News about Umberto Eco

18.04.2011 - A young & virtual generation of aliens

I think that Michel Serres’ is the finest philosophical mind that exists in France today. And like any good philosopher, Serres is capable of reflecting upon current affairs as well as historical events. Shamelessly, I am going to base this column on a splendid essay Serres wrote last month for Le Monde, in which he reminds us about the issues that concern today’s youth: the children of my younger readers and the grandchildren of us oldsters.

To begin with, most of these children or grandchildren have never seen a pig, a cow or a chicken — an observation that reminded me of a survey conducted roughly 30 years ago in the United States. It revealed that the majority of children in New York believed that milk, which they saw sold in packs at the supermarket, was a man-made product like Coca-Cola. Modern human beings are no longer accustomed to living in nature; they know only the city. I would also point out that when they go on vacation, most of them stay in what the French anthropologist Marc Auge has defined as “non-places”: homogenised “spaces of circulation, consumption and communication”.

The resort village is remarkably similar to, say, the Singapore airport, each presenting a perfectly groomed, Arcadian nature that is wholly artificial. We are in the midst of one of the greatest anthropological revolutions since the Neolithic Age. Today’s kids live in a super-populated world, with a life expectancy close to 80 years. And given the increasing longevity of their parents’ and grandparents’ generations, they are less likely to come into their inheritances until they are on the verge of old age.

A person born in the past 60 years in Europe has not known war. And, having benefited from advances in medicine, he has not suffered as much as his forefathers did. His parents’ generation had children later in life than my parents’ generation did, and his parents may well have divorced. In school, he studied alongside kids of other colours, religions and customs; this prompts Serres to wonder how much longer schoolchildren in France will sing La Marseillaise, which contains a reference to the “impure blood” of foreigners. What literary works can he still enjoy and connect with, given that he has never known rustic life, grape harvesting, military invasions, monuments to the fallen, flags riddled with the holes of enemy bullets, or the vital urgency of morality?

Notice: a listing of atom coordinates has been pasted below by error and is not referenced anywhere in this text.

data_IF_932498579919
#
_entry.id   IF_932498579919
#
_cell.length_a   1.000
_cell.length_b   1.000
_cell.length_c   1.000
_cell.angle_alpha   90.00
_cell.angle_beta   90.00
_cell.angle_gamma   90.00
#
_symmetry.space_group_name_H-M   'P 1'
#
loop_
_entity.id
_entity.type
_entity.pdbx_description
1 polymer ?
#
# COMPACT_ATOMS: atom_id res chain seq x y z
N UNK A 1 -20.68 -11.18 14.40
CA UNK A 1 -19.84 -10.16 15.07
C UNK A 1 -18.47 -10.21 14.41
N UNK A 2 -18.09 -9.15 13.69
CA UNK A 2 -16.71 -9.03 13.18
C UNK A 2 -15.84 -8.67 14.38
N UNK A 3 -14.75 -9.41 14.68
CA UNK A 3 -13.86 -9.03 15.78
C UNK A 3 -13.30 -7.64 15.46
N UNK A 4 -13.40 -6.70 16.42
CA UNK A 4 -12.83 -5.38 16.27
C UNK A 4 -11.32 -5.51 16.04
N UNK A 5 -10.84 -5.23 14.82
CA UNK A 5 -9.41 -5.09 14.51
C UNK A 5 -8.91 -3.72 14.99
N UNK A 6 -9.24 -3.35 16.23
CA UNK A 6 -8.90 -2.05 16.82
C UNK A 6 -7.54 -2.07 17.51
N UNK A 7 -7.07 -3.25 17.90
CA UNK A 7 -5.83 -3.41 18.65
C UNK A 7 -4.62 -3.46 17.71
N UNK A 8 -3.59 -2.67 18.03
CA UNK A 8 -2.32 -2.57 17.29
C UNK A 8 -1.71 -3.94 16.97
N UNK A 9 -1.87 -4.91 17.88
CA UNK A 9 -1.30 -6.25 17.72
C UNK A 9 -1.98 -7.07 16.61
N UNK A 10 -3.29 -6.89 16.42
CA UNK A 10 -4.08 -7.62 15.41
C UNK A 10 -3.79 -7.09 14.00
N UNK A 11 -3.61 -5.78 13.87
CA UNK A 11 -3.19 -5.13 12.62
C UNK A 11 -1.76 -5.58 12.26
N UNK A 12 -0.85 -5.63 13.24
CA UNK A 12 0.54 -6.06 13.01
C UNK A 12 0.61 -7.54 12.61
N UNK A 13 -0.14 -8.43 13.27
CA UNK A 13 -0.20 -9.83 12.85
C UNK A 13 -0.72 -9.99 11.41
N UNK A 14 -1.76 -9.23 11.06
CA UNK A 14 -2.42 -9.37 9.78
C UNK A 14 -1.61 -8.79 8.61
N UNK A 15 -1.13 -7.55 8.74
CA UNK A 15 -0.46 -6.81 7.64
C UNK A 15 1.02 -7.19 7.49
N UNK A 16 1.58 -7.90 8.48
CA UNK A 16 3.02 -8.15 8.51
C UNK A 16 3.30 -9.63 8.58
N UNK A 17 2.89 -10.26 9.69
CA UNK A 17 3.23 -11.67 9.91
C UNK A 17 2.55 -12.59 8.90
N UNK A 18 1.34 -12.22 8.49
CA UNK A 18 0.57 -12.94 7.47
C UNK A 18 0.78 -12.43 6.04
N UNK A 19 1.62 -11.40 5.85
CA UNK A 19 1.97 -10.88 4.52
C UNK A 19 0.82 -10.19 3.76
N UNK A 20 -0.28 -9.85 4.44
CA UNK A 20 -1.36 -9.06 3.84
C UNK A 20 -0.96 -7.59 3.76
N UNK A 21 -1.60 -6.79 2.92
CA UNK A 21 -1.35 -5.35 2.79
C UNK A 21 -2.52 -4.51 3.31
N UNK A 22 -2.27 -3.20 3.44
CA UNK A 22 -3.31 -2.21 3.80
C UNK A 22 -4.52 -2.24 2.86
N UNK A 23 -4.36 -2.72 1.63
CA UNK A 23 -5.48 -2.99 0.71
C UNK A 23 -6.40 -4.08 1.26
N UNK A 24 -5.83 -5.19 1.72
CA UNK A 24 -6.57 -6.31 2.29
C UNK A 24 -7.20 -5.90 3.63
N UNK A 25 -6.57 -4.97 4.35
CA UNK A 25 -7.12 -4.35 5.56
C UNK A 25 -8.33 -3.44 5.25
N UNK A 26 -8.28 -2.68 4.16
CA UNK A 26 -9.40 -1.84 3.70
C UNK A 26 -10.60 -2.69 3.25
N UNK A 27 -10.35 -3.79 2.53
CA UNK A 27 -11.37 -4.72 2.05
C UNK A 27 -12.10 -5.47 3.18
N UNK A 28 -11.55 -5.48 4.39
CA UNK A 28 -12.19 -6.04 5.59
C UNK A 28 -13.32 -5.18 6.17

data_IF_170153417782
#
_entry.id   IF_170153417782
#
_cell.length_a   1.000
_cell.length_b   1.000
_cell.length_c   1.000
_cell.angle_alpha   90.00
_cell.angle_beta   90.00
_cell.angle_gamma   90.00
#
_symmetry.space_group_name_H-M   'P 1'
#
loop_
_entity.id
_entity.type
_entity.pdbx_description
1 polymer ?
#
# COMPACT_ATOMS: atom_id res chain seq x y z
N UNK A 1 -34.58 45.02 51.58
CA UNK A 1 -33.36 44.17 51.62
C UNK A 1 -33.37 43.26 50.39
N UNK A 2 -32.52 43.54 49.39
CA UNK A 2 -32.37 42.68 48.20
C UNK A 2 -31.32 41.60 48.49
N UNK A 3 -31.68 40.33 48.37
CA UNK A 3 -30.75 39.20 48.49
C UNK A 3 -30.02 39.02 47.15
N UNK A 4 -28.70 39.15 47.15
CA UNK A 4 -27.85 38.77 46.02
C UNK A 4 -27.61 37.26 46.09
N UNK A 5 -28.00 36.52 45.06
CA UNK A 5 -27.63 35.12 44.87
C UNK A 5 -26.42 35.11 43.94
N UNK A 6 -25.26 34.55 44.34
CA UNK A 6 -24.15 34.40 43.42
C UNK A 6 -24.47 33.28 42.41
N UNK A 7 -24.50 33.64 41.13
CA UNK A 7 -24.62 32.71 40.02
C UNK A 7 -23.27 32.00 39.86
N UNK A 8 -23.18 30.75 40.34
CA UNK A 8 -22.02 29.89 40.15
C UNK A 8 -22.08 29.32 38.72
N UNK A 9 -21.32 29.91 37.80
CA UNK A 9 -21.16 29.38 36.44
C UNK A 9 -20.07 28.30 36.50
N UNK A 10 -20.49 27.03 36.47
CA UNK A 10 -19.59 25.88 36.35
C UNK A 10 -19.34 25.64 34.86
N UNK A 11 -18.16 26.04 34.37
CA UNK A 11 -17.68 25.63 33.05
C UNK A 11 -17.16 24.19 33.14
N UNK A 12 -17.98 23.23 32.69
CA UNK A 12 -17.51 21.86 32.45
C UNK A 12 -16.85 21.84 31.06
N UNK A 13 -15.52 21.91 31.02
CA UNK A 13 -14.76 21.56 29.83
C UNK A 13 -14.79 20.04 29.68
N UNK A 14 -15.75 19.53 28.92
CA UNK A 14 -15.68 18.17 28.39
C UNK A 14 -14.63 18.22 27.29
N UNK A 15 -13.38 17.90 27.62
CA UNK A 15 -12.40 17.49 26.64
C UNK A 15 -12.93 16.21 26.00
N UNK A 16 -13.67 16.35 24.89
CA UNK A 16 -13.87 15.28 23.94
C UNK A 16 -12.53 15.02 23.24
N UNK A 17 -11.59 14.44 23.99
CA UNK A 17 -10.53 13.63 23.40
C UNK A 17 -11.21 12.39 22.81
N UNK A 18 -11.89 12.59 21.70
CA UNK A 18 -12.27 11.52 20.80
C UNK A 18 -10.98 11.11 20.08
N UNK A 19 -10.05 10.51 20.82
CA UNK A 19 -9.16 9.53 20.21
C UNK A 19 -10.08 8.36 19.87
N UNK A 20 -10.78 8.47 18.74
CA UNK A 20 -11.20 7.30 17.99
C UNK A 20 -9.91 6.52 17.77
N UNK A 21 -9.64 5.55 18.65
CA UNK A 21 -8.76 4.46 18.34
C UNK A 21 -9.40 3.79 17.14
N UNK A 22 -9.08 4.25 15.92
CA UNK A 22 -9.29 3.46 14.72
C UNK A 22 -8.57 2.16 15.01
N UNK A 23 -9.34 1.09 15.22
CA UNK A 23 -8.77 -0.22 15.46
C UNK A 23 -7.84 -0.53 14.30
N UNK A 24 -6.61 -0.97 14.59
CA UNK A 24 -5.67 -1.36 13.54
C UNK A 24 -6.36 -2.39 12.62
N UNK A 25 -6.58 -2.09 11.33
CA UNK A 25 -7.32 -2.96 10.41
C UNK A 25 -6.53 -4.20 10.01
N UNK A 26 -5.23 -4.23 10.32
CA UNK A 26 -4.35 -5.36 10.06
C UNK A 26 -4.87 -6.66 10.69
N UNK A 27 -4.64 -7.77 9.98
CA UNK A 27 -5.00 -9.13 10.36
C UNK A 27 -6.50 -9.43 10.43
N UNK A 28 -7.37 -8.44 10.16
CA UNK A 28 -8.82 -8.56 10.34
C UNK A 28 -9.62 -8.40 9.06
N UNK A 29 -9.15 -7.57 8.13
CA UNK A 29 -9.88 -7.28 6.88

His thinking has been informed by media that reduce the permanency of an event to sound bytes and flashing pictures — in keeping with the collective wisdom of seven-second attention spans and 15-second quiz-show answers. And those same media show him things he wouldn’t see in his everyday life: bloodied corpses, ruin, devastation. “By the age of 12, adults have already forced (kids) to witness 20,000 murders”, Serres writes.

Children today are raised on advertisements full of abbreviations and foreign words that make them lose touch with their mother tongue. School is no longer a place of learning and, accustomed to the computer, these kids live a good part of their lives in the virtual world. Typing into their electronic devices, they write with their index fingers or thumbs instead of using their whole hands. (And moreover, they are completely consumed with multitasking.) They sit, mesmerised by Facebook and Wikipedia, which, according to Serres, “doesn’t excite the same neurons or the same cortical zones” as reading an actual book. Human beings used to live in a perceivable, tangible space; this generation lives in a virtual space that requires no distinction between nearness and distance.

I won’t go into Serres’ reflections on how to manage the new requirements of education. But his overview of the subject encompasses a period of total upheaval no less pivotal than the eras that led to the invention of writing and, centuries later, the printing press. The problem is that modern technology changes at breakneck speed and, Serres writes, “at the same time the body is transfigured, birth and death change, as do suffering and healing, vocations, space, the environment, and being in the world”.

Why weren’t we ready for this transformation? Serres concludes that perhaps some of the blame lies with philosophers, who by the nature of their profession ought to foresee shifts in knowledge and practice. And they haven’t done this sufficiently because, as they are “involved in politics day in and day out, they didn’t sense contemporaneity coming”.

I don’t know if Serres got it entirely right, but he certainly didn’t get it all wrong.

* Umberto Eco’s most recent book is On Ugliness. He is also the author of international bestsellers
Baudolino, The Name of the Rose and Foucault’s Pendulum, among others.


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